Distributed Desktop Hyperconvergence–The Liberation of the Physical Desktop (Part 2)

Jaymes Davis, Senior Director of InnovationPart 2

Jaymes Davis, Senior Director of Innovation and Professional Services Organization, Office of the CTO, Sphere 3D

The time for Distributed Desktop Hyperconvergence (DDH) is now.  Rather than being based on a data center-only model where server virtualization presents limitations, DDH will address desktop virtualization in a decentralized architecture.   DDH uses a different technology so that such server virtualization limitations literally do not exist, while retaining the most useful features of server hardware and virtualization technology.  Such as GPU virtualization and Higher Core counts are increasing desktop consolidation.  But for DDH to be effective, it will need to combine the flexibility, performance and local compute power of a physical desktop with the advantages of virtualization such as high user to admin density.

DDH when residing in data centers and branch offices will cover 100% of the workforce and will rely on less expensive and more plentiful desktop administrators and help desk support, rather than centralized IT departments.  In order for this to be successful, therefore, the workflow will need to be the same as for physical desktops.  DDH must be able to scale up within one location and scale out across multiple locations (scale out is technically difficult with traditional data center-only architectures).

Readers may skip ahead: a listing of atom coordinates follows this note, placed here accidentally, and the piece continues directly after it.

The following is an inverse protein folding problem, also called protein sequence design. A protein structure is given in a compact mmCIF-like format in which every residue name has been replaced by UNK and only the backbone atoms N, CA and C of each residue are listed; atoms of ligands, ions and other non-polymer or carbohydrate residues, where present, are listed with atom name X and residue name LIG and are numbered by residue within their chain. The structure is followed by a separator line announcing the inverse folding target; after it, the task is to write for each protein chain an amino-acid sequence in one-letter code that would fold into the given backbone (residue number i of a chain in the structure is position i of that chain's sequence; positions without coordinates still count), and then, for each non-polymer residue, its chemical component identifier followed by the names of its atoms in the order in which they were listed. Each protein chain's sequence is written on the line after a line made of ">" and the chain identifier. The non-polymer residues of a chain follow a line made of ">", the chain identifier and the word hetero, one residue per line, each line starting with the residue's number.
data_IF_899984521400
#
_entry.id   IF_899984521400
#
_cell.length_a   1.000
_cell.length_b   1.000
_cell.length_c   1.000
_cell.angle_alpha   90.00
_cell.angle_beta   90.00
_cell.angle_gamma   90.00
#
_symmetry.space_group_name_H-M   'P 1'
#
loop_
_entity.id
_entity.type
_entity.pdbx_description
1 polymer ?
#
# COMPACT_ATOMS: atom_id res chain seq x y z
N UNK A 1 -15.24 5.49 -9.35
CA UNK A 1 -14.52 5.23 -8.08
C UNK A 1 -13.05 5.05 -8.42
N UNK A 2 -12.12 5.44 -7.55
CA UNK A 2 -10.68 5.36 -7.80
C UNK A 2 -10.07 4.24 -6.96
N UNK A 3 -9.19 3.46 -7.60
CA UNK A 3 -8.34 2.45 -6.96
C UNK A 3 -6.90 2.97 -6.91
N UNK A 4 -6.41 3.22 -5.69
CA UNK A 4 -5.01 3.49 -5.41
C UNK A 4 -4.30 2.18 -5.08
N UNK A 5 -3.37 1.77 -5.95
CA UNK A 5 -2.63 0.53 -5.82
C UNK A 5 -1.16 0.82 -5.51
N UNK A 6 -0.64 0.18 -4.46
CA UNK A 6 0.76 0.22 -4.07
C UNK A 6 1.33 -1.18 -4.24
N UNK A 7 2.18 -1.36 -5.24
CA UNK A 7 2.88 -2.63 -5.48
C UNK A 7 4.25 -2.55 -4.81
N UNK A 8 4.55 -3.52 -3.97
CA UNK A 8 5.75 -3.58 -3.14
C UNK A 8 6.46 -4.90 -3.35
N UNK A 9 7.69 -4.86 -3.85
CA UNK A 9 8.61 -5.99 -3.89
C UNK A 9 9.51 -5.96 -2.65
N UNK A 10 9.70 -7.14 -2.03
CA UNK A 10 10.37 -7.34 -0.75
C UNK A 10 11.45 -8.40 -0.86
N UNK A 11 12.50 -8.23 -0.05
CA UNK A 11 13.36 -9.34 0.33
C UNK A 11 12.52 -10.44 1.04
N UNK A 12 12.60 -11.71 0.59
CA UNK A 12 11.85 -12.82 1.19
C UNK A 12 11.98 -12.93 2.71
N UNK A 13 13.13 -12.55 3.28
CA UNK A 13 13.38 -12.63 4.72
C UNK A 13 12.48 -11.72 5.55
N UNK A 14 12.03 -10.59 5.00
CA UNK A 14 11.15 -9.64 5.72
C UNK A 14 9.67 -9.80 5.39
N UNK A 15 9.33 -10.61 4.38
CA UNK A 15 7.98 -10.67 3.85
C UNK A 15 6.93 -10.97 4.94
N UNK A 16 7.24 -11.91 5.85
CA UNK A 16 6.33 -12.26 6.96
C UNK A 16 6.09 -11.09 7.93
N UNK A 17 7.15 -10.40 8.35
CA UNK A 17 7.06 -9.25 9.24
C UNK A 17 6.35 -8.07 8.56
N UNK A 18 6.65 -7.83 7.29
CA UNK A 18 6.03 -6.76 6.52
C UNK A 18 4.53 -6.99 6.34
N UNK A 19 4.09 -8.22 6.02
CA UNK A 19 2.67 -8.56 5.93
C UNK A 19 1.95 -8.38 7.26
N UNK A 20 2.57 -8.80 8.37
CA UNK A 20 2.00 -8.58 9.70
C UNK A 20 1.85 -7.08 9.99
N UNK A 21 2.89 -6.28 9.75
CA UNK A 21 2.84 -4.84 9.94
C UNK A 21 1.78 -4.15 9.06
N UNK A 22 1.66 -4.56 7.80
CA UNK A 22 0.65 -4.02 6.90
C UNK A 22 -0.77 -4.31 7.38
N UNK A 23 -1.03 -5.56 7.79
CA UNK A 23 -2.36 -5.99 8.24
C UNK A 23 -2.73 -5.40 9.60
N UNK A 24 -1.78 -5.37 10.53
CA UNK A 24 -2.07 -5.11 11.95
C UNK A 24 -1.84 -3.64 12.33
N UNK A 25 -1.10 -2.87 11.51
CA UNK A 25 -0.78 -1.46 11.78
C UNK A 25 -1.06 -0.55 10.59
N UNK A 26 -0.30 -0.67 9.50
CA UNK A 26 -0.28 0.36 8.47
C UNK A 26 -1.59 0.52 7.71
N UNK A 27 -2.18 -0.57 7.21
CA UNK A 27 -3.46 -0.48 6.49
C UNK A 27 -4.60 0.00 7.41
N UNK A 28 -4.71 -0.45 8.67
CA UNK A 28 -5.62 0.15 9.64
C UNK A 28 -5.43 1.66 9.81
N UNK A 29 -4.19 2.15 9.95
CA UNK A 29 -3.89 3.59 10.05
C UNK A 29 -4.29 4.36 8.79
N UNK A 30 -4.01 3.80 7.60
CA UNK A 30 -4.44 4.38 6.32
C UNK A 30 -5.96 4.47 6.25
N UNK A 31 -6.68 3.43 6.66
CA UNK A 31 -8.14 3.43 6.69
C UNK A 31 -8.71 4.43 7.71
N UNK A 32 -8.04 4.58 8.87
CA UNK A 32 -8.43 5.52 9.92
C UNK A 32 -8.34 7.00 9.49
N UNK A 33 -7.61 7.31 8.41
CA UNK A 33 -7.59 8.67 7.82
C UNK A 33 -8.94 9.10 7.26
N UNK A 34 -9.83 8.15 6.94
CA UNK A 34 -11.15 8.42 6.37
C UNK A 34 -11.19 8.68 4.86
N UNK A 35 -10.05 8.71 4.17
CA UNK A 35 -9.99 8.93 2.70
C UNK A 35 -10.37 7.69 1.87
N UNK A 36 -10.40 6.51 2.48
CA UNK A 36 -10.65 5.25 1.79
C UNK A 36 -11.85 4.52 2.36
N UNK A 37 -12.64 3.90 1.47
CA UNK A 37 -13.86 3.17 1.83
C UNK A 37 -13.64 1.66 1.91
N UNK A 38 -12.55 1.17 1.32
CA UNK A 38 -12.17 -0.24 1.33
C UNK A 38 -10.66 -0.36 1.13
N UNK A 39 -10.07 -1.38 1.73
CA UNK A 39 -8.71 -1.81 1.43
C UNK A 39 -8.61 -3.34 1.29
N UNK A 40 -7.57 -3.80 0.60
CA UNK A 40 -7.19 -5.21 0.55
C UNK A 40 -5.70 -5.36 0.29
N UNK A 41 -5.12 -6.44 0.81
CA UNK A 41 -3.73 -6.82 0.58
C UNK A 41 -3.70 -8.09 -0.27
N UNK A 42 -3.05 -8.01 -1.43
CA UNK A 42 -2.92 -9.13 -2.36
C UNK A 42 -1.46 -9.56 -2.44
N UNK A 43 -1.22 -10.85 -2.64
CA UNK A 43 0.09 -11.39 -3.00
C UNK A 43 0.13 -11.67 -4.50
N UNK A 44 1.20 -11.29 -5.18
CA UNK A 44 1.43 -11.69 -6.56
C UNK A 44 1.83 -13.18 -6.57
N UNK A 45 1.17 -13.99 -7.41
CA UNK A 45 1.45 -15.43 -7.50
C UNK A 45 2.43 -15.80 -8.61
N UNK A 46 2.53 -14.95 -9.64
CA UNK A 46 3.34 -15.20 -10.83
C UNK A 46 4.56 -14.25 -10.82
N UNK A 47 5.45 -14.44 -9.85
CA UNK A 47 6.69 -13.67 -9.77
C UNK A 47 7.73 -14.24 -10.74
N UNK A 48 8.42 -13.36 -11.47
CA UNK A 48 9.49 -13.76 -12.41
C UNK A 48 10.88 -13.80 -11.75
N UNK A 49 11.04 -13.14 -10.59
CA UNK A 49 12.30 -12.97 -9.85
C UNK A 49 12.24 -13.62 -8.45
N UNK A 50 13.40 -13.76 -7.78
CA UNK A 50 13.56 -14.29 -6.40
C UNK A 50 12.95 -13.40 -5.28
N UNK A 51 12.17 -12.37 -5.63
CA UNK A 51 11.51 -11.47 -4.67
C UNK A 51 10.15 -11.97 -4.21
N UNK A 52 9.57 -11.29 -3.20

DDH must support virtual desktop failover and recovery from one machine to another anywhere in the world, and it must do so automatically and near-instantaneously.  This is the opposite of today’s data center-based technology which can only fail over within a site itself, and is often a manual process that takes hours if not days to complete.

How can we build a Distributed Desktop Architecture?  Sphere 3D first created Desktop Cloud Orchestrator (DCO) to manage a distributed desktop architecture from a logical and physical perspective).  DCO provides admins with the ability to manage down to the user a wide range of tasks ranging from power operations to recomposing an image.  This leaves the enterprise architects free to focus only on managing the virtual environment.  DCO can fail over and recover from a site to another site far away allowing scale out.  It can do this automatically and instantaneously so users do not suffer down time.